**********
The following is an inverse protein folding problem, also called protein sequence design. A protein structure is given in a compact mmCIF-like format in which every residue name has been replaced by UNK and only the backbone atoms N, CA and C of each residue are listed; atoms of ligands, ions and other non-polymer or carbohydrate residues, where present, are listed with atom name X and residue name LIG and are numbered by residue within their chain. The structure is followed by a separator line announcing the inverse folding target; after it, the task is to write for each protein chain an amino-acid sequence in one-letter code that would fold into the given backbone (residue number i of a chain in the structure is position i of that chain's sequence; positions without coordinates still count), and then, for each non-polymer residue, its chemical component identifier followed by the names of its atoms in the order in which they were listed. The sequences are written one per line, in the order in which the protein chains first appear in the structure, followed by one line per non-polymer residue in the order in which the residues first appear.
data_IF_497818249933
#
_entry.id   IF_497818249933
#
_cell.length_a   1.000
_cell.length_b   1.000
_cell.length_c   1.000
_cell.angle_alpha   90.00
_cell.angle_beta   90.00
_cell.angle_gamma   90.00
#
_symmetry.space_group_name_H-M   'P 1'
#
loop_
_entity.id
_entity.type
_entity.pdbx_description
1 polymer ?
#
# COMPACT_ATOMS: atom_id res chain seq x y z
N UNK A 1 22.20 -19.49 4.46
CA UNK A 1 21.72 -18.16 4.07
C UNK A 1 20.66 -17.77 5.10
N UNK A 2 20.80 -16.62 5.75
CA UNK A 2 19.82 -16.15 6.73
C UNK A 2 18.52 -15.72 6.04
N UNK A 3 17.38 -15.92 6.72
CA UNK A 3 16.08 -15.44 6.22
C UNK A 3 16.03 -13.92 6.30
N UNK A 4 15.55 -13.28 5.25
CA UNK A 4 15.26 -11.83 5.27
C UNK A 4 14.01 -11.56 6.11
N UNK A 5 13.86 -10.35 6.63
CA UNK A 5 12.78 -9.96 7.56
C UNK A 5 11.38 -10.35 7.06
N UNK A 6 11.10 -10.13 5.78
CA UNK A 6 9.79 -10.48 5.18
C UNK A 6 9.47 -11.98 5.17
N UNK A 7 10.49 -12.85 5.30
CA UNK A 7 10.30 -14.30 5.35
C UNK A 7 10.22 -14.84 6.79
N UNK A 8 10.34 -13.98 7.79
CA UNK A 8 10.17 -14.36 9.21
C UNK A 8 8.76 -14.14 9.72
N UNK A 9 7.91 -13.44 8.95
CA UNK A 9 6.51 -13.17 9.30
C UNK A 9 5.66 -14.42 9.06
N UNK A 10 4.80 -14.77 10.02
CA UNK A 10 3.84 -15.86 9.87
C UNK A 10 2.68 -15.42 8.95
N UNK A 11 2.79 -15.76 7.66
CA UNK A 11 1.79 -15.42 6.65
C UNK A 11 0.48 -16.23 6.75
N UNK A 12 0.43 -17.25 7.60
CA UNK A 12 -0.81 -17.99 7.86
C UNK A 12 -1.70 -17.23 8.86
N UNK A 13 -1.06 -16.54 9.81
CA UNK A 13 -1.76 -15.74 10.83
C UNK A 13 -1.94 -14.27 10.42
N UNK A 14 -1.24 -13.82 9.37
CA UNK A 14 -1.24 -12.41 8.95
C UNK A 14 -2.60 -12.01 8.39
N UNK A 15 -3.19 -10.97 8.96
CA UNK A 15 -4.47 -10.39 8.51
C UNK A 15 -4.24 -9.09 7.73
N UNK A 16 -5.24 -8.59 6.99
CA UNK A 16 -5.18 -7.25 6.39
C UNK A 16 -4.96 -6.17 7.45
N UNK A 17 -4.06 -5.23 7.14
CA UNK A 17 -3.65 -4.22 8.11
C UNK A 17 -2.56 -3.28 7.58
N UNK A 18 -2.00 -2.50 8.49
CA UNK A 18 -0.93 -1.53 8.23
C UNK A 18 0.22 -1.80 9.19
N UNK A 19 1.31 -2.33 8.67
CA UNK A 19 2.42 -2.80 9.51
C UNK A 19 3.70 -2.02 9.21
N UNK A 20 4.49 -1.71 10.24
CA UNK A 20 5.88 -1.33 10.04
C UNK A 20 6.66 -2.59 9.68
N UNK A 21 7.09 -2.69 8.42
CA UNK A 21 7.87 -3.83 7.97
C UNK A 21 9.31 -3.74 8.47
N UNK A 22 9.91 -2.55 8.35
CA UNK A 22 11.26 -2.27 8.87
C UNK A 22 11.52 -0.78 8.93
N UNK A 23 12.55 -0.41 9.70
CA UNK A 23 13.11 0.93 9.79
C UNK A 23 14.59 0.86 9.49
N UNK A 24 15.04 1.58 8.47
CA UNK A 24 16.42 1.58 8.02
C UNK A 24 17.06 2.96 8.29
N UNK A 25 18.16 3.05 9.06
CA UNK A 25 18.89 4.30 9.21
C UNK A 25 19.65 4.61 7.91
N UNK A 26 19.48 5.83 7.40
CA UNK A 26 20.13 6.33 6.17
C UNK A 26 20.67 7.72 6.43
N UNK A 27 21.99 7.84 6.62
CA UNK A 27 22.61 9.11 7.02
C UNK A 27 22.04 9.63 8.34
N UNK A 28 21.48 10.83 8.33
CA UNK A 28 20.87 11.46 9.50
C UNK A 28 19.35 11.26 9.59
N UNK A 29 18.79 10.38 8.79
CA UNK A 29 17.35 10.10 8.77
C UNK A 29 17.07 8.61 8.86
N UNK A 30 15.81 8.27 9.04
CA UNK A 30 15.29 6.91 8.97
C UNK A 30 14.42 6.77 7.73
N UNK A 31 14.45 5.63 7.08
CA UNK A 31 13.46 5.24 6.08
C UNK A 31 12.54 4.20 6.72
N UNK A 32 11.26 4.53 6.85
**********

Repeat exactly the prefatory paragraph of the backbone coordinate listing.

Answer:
The following is an inverse protein folding problem, also called protein sequence design. A protein structure is given in a compact mmCIF-like format in which every residue name has been replaced by UNK and only the backbone atoms N, CA and C of each residue are listed; atoms of ligands, ions and other non-polymer or carbohydrate residues, where present, are listed with atom name X and residue name LIG and are numbered by residue within their chain. The structure is followed by a separator line announcing the inverse folding target; after it, the task is to write for each protein chain an amino-acid sequence in one-letter code that would fold into the given backbone (residue number i of a chain in the structure is position i of that chain's sequence; positions without coordinates still count), and then, for each non-polymer residue, its chemical component identifier followed by the names of its atoms in the order in which they were listed. The sequences are written one per line, in the order in which the protein chains first appear in the structure, followed by one line per non-polymer residue in the order in which the residues first appear.